Posts Tagged ‘Oil’
Uncertain oil supplies under pressure of changing world political situations suggests that solar energy investments represent an excellent area for growth and excellent returns. The predictions over global warming and ever-increasing CO2 levels are driving an expansion in the interest of renewable energy such as solar energy. The Fukushima Nuclear Power Plant disaster is demanding a new critical look at the danger of nuclear power, particularly nuclear fission. Besides that, the disaster involving British Petroleum in the Gulf of Mexico similarly raises questions about the sustainability of natural, non-renewable resources like coal, oil and natural gas and their impact on the global environment. Solar energy is considered a very safe way to produce electricity compared with the many generation technologies that are in use presently. When firms or countries plan for their future energy needs, solar energy begs a very careful analysis from the standpoint of returns on investment.
It may be a good idea to look at some details about trends in the cost of PV (photovoltaic) panels. The costs for these have steadily gone down over the last several years. The costs are now almost the same as the costs to build and operate a conventional power plant. The cost for PV panels should continue decline as new manufacturing methods and efficiencies impact the costs. By comparison, it is very hard to predict trends in crude oil prices over a 10-15 year period, since the political situation is so closely tied to the supply of this resource. You should note that electric power derived from PV panels is a scalable and modular technology. The same panels are used to build small power generation systems for individual homes, yet can be scaled up to be large many-acre solar farms. The panels are simply combined like building blocks to form the needed scale. The panels produced in factories are the same for all such applications. This kind of scalable modularity is not found in other energy technologies. Conventional fossil-fueled power plants must be specially designed and built, something that can’t be done quickly. This scalable modularity permits a large-scale solar farm to be constructed rapidly and with relatively low labor costs.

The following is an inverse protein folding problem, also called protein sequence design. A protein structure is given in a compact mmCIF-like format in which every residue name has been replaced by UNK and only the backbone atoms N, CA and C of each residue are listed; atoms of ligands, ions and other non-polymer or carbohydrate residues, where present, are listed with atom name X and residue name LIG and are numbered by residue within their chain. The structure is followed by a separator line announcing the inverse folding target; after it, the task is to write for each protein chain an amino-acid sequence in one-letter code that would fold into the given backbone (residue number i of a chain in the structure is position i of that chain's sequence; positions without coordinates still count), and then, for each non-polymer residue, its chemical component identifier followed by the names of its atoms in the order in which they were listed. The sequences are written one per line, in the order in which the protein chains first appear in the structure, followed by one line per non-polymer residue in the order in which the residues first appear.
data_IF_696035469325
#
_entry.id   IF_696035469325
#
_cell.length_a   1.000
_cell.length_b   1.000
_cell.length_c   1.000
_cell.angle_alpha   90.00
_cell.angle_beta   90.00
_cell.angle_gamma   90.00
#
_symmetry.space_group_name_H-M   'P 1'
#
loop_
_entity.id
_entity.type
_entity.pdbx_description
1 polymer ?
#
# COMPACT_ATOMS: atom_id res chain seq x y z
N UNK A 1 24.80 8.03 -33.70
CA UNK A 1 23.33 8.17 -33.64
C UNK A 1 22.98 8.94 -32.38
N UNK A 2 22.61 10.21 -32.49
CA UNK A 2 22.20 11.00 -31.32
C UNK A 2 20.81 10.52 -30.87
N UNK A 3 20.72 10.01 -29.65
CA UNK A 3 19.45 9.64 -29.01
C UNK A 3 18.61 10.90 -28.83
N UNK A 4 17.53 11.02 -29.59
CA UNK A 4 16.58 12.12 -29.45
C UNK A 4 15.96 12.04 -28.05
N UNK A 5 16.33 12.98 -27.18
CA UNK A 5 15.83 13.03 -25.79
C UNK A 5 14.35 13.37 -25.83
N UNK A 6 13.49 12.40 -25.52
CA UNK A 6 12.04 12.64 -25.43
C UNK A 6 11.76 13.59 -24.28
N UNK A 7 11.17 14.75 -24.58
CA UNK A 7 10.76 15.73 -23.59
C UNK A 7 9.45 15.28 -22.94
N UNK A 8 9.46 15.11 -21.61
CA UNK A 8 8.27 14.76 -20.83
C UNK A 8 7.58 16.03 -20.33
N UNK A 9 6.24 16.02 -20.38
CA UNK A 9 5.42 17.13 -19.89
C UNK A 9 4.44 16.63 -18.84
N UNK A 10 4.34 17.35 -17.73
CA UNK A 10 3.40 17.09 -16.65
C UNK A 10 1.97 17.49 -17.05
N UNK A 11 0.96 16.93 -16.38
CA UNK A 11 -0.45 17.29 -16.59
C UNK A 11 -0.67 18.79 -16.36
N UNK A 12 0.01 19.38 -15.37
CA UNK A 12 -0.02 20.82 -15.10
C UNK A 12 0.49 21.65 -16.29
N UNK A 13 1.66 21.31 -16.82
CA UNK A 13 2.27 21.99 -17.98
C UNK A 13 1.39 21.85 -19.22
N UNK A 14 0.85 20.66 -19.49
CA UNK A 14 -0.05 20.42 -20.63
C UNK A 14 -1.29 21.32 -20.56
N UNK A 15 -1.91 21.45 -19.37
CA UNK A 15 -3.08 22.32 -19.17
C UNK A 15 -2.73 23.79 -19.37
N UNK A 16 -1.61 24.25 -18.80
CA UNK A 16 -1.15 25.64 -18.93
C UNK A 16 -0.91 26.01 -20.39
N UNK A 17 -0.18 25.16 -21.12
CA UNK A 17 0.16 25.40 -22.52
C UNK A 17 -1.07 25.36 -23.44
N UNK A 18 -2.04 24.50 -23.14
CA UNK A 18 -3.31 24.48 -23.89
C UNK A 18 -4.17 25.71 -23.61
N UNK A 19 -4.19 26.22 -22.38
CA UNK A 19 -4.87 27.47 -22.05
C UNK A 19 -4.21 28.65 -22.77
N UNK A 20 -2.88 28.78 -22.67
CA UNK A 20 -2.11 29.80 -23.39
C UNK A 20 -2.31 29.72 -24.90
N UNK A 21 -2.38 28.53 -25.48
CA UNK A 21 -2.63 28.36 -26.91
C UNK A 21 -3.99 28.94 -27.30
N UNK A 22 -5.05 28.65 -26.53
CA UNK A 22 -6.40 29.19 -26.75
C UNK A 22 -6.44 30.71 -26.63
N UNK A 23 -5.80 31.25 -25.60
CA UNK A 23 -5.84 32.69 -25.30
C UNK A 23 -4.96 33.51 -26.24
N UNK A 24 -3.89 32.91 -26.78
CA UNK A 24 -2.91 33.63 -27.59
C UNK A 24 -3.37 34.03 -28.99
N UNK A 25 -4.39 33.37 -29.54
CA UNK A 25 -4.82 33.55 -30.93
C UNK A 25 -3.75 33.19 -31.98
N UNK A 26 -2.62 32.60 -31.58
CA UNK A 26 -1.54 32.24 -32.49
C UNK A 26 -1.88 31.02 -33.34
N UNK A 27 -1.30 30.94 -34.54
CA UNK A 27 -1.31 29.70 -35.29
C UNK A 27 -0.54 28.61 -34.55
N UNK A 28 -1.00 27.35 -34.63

When the sun goes down, energy demand goes up, and new storage technologies that permit the daytime peak generating capacity to be stored for peak evening consumption also open up additional opportunities for solar energy investments in a various ancillary storage technologies that are also being developed to fill the demand.